Choc Tactics

Choc Tastics

Chocolate’s getting a whole lot more interesting.
Elise Rana Hopper takes a look at some of the artisan producers causing their very own sweet sensation 

A love of chocolate may be a year-round romance for many, but with Valentine’s Day and Easter on the horizon now is the time to set our sights a little higher than the industrial-sized slabs of Dairy Milk that might usually satisfy our cravings.

Chocolate can be serious business, with fashion-set favourite and self-styled haute chocolatier Pierre Marcolini recently opening his first boutique in London and ‘bean-to-bar’ the latest trend pushing the envelope in how we perceive chocolate.

In the North East, a new wave of chocolatiers is bringing bespoke bars and experimental flavours to the foodie masses, with local brands such as North Chocolates and the Chocolate Smiths a hit at the region’s food shows and shops. For Gareth James, whose Tynemouth-based boutique is heading into its sixth year, it’s a positive trend – as long as the flavours are right.

“You go into Fenwick Food Hall now and there’s a vast choice,” he says. “Quirky flavours can be a selling point, but only when it’s done to genuinely enhance the flavour and texture of the chocolate or present it in a different way.”

Gareth credits shows like Great British Bake-Off with re-invigorating the country’s interest in home cooking and helping to create market demand for the kind of kit previously only available to commercial caterers, from disposable piping bags to sous-vide machines. This in turn has led to a growth in small-scale producers challenging the established players and often helping to raise the bar in terms of quality.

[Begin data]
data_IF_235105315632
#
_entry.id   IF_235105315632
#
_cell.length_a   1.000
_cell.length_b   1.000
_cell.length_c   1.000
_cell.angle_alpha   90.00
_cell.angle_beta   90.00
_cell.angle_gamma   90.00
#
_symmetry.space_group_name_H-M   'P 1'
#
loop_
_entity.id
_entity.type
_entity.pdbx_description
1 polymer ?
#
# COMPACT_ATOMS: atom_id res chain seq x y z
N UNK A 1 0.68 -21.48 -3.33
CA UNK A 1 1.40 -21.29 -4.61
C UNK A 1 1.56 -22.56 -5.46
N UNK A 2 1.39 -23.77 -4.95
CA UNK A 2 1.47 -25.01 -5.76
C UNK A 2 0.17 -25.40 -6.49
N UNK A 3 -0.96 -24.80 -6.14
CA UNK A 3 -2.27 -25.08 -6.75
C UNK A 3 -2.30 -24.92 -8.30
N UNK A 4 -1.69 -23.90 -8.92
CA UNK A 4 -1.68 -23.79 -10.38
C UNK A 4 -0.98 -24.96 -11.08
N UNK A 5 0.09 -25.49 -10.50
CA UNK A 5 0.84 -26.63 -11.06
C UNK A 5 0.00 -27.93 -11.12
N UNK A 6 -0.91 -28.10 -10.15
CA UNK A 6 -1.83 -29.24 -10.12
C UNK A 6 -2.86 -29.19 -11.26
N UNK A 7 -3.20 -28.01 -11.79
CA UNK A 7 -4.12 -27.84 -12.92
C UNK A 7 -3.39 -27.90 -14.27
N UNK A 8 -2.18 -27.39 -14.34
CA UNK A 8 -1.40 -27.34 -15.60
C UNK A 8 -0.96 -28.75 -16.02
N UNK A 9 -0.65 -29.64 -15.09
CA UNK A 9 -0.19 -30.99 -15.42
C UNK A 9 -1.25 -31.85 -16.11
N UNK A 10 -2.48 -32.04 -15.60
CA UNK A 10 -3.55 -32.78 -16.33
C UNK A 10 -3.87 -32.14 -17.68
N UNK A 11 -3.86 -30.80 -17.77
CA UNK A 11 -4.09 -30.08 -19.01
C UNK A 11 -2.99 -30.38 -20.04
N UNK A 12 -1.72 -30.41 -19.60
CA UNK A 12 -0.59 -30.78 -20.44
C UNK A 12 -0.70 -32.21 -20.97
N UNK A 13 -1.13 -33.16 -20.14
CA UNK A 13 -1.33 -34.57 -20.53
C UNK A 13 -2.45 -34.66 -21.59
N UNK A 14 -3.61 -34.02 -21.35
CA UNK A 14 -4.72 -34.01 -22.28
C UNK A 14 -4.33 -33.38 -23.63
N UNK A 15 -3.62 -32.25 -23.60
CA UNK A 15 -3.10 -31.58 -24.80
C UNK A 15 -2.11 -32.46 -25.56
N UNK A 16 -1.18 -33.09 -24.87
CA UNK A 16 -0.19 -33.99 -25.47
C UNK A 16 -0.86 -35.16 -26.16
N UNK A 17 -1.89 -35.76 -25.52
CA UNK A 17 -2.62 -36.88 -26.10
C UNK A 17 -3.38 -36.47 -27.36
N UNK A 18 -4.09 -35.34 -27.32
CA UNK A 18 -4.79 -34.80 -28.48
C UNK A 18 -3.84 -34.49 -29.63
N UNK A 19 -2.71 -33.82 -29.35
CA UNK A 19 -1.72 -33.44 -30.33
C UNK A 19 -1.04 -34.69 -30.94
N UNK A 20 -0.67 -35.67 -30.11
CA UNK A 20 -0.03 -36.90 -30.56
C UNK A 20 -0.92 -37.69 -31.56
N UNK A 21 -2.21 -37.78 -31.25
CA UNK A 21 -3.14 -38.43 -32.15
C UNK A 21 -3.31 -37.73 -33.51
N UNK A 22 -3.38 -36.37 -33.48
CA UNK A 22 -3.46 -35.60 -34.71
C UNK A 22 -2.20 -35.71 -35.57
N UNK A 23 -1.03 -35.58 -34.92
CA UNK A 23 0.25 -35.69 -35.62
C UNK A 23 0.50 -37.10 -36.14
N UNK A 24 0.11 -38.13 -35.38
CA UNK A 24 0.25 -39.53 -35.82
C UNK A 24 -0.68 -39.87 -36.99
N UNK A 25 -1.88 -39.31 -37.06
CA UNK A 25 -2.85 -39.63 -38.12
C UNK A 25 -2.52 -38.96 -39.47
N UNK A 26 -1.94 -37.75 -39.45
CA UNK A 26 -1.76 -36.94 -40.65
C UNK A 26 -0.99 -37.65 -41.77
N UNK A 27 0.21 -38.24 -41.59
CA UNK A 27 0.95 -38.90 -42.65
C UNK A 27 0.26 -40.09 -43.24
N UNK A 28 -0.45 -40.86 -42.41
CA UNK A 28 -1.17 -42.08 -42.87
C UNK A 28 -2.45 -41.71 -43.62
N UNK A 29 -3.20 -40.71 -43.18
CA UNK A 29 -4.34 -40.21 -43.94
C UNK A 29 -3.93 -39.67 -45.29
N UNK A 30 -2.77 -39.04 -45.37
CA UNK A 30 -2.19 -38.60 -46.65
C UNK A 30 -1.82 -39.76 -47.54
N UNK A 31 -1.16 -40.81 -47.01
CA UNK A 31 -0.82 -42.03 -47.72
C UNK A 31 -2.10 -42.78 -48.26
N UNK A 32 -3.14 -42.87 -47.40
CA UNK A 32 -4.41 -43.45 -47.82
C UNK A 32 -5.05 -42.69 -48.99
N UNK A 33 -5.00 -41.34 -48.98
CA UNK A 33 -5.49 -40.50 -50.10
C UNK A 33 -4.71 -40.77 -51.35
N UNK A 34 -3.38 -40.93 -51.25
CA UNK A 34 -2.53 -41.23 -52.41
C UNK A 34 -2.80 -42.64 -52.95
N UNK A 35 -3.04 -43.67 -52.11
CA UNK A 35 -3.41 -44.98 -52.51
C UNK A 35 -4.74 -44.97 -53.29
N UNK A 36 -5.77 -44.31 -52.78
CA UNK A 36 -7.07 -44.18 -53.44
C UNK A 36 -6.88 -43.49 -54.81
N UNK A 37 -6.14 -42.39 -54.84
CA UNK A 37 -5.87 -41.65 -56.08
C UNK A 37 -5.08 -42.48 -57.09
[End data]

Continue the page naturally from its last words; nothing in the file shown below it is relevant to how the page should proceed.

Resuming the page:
“People are increasingly seeking out products that are interesting, more unusual, or they perceive to be of a higher quality than the norm – it’s why independent coffee shops are starting to draw people away from Starbucks,” he says.

In terms of flavour trends, salted caramel continues to rule the roost and has undoubtedly helped to normalise the inclusion of savoury notes that might once have raised eyebrows.

“Two chocolates we have on at the moment are goats’ cheese and lemon, and port and Stilton. If we’d put those on when we first opened, people would have walked out the door,” says Gareth.

“But they work because there’s an element of familiarity – you’re looking to either link people back to an existing memory or give them an experience that creates a new one. Food isn’t just functional – it’s personal enjoyment, you want to put a smile on someone’s face.”

Gareth James Chocolatier, Front Street Tynemouth NE30 4DX, tel 0191 257 7799

Top of the chocs

Boutique chocolate in the North East…

Named after the fruit of the cacao tree, Cabosse was established in Warkworth, Northumberland in 2008 by master chocolatière-pâtissière Louise Frederique Keeble, who worked for the likes of Rick Stein and Betty’s of Harrogate before completing her training at L’Ecole Cordon Bleu in Paris and working with various master artisanal chocolatiers in France. Specialities include figurines exquisitely moulded in fine chocolate – try the Fish and Lobster tablets and scallop shell filled with prawns and winkles.